[R] Matrix mulitplication
Prof Brian Ripley
ripley at stats.ox.ac.uk
Tue Feb 17 17:34:01 CET 2004
For the record, the next version of R will allow Goto's BLAS to be used
under Windows for real (but not complex) calculations.
For fair timings, you want to run gc() before starting the run, or you
end up paying to clear up the current state of the session. That is a
large part of the difference in the first run. Another issue is that the
first call to LAPACK in a session (not used here) has to load the DLL.
On 17 Feb 2004, Douglas Bates wrote:
> Spencer Graves <spencer.graves at pdf.com> writes:
>
> > One can also use "crossprod" AND use "solve" to actually "solve"
> > the system of linear equations rather than just get the inverse,
> > which is later multiplied by t(BA)%*%D. However, the difference
> > seems very small:
>
> Thanks for pointing that out Spencer. I was about to do the same.
>
> > set.seed(1)
> >
> > > n <- 500
> > > A <- array(rnorm(n^2), dim=c(n,n))
> > > B <- array(rnorm(n^2), dim=c(n,n))
> > > C. <- array(rnorm(n^2), dim=c(n,n))
> > > D <- array(rnorm(n^2), dim=c(n,n))
> > >
> > > BA <- B%*%A
> > >
> > > start.time <- proc.time()
> > > A1 <- A%*%solve(t(BA)%*%BA+C.)%*%BA%*%D
> > > proc.time()-start.time
> > [1] 4.75 0.03 5.13 NA NA
> > >
> > > start.time <- proc.time()
> > > A2 <- A%*%solve(crossprod(BA)+C., crossprod(t(BA), D))
> > > proc.time()-start.time
> > [1] 4.19 0.01 4.49 NA NA
>
> A minor point on the methodology. You can do this in one step as
>
> system.time(A2 <- A%*%solve(crossprod(BA)+C., crossprod(t(BA), D)))
>
> Also, in R the second and subsequent timings tend to be a bit faster
> than the first. I think this is due to heap storage being allocated
> the first time that large chunks of memory are used and not needing to
> be allocated for subsequent uses.
I don't think so. As I understand it, large objects are allocated
separately (not really out the the heap as it used to be), and the storage
is not reused by R (but it may well be by the malloc system.).
> > system.time(A1 <- A%*%solve(t(BA)%*%BA+C.)%*%BA%*%D)
> [1] 0.78 0.09 0.87 0.00 0.00
> > system.time(A1 <- A%*%solve(t(BA)%*%BA+C.)%*%BA%*%D)
> [1] 0.71 0.05 0.76 0.00 0.00
> > system.time(A1 <- A%*%solve(t(BA)%*%BA+C.)%*%BA%*%D)
> [1] 0.79 0.08 0.87 0.00 0.00
> > system.time(A1 <- A%*%solve(t(BA)%*%BA+C.)%*%BA%*%D)
> [1] 0.72 0.04 0.76 0.00 0.00
> > system.time(A2 <- A%*%solve(crossprod(BA)+C., crossprod(t(BA), D)))
> [1] 0.52 0.07 0.59 0.00 0.00
> > system.time(A2 <- A%*%solve(crossprod(BA)+C., crossprod(t(BA), D)))
> [1] 0.53 0.06 0.59 0.00 0.00
> > system.time(A2 <- A%*%solve(crossprod(BA)+C., crossprod(t(BA), D)))
> [1] 0.56 0.03 0.59 0.00 0.00
> > system.time(A2 <- A%*%solve(crossprod(BA)+C., crossprod(t(BA), D)))
> [1] 0.54 0.05 0.59 0.00 0.00
>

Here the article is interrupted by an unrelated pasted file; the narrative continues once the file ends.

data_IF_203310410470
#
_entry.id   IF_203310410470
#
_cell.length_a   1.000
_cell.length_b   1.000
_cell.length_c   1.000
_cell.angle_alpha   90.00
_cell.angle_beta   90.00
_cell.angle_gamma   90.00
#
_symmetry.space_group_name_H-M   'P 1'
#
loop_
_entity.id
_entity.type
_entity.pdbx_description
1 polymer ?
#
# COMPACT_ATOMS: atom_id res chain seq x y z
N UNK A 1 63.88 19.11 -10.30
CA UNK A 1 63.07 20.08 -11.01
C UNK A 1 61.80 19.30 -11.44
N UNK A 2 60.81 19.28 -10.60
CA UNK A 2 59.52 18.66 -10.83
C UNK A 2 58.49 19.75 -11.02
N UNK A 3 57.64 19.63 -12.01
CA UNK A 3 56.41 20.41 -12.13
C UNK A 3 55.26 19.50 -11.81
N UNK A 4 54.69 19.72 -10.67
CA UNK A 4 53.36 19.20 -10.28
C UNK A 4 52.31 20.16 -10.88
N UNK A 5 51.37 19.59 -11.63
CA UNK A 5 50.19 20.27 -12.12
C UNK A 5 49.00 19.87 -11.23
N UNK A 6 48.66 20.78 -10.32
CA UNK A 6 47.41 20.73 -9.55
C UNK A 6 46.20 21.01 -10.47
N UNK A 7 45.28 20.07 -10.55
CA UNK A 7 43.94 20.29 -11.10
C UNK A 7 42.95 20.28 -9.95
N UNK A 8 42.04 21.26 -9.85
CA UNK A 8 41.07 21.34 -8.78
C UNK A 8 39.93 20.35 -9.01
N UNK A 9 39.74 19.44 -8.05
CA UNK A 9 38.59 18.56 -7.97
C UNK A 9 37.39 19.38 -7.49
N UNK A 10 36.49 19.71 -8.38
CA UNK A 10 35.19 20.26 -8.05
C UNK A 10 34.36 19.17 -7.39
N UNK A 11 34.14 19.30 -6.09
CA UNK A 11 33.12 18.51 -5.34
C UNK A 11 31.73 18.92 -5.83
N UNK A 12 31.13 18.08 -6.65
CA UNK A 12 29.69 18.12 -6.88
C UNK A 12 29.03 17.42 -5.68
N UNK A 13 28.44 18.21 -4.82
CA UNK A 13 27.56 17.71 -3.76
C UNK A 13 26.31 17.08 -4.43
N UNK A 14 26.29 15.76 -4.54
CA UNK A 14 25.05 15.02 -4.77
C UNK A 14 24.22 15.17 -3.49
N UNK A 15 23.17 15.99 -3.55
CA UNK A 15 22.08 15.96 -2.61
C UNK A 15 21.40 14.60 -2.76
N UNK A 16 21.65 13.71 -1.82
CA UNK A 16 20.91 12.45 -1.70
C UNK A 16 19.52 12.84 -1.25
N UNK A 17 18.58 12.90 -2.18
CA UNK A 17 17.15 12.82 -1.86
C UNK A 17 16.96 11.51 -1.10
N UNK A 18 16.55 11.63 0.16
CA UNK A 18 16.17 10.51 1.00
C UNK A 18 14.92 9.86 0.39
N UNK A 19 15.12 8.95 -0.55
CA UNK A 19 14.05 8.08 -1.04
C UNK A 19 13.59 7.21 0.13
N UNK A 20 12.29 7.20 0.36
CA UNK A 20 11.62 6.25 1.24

> > > all.equal(A1, A2)
> > [1] TRUE
> >
> > This was in R 1.8.1 under Windows 2000 on an IBM Thinkpad T30
> > with a Mobile Intel Pentium 4-M, 1.8Ghz, 1Gbyte RAM. The same
> > script under S-Plus 6.2 produced the following elapsed times:
> > [1] 3.325 0.121 3.815 0.000 0.000
>
> This is using R-devel (to be 1.9.0) on a 2.0 GHz Pentium-4 desktop
> computer running Linux and with Goto's BLAS. I'm not sure exactly
> which of the changes from your system are resulting in the much faster
> execution time but it is definitely not all due to the processor speed.
> My guess is that most of the gain is due to the optimized BLAS.
> Goto's BLAS are a big win on a Pentium-4 under Linux. (Thanks to
> Brian Ripley for modifying the configure script for R to accept
> --with-blas=-lgoto .)
>
> Corresponding timings on a Athlon XP 2500+ (1.83 GHz) running Linux
> with Atlas are
>
> > system.time(A1 <- A%*%solve(t(BA)%*%BA+C.)%*%BA%*%D)
> [1] 1.29 0.04 1.34 0.00 0.00
> > system.time(A1 <- A%*%solve(t(BA)%*%BA+C.)%*%BA%*%D)
> [1] 0.88 0.06 0.95 0.00 0.00
> > system.time(A1 <- A%*%solve(t(BA)%*%BA+C.)%*%BA%*%D)
> [1] 0.79 0.05 0.85 0.00 0.00
> > system.time(A1 <- A%*%solve(t(BA)%*%BA+C.)%*%BA%*%D)
> [1] 0.82 0.04 0.87 0.00 0.00
> > system.time(A2 <- A%*%solve(crossprod(BA)+C., crossprod(t(BA), D)))
> [1] 0.61 0.06 0.67 0.00 0.00
> > system.time(A2 <- A%*%solve(crossprod(BA)+C., crossprod(t(BA), D)))
> [1] 0.66 0.02 0.69 0.00 0.00
> > system.time(A2 <- A%*%solve(crossprod(BA)+C., crossprod(t(BA), D)))
> [1] 0.51 0.10 0.61 0.00 0.00
> > system.time(A2 <- A%*%solve(crossprod(BA)+C., crossprod(t(BA), D)))
> [1] 0.59 0.10 0.71 0.00 0.00
>
> There you can see the faster execution of the second and subsequent
> timings.
>
> I completely agree with you that using crossprod and the non-inverse
> form of solve, where appropriate, helps. However, one of the best
> optimizations for numerical linear algebra calculations is the use of
> optimized BLAS. (I will avoid going in to the Linux vs Windows
> comparisons :-)
>
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>
--
Brian D. Ripley, ripley at stats.ox.ac.uk
Professor of Applied Statistics, http://www.stats.ox.ac.uk/~ripley/
University of Oxford, Tel: +44 1865 272861 (self)
1 South Parks Road, +44 1865 272866 (PA)
Oxford OX1 3TG, UK Fax: +44 1865 272595
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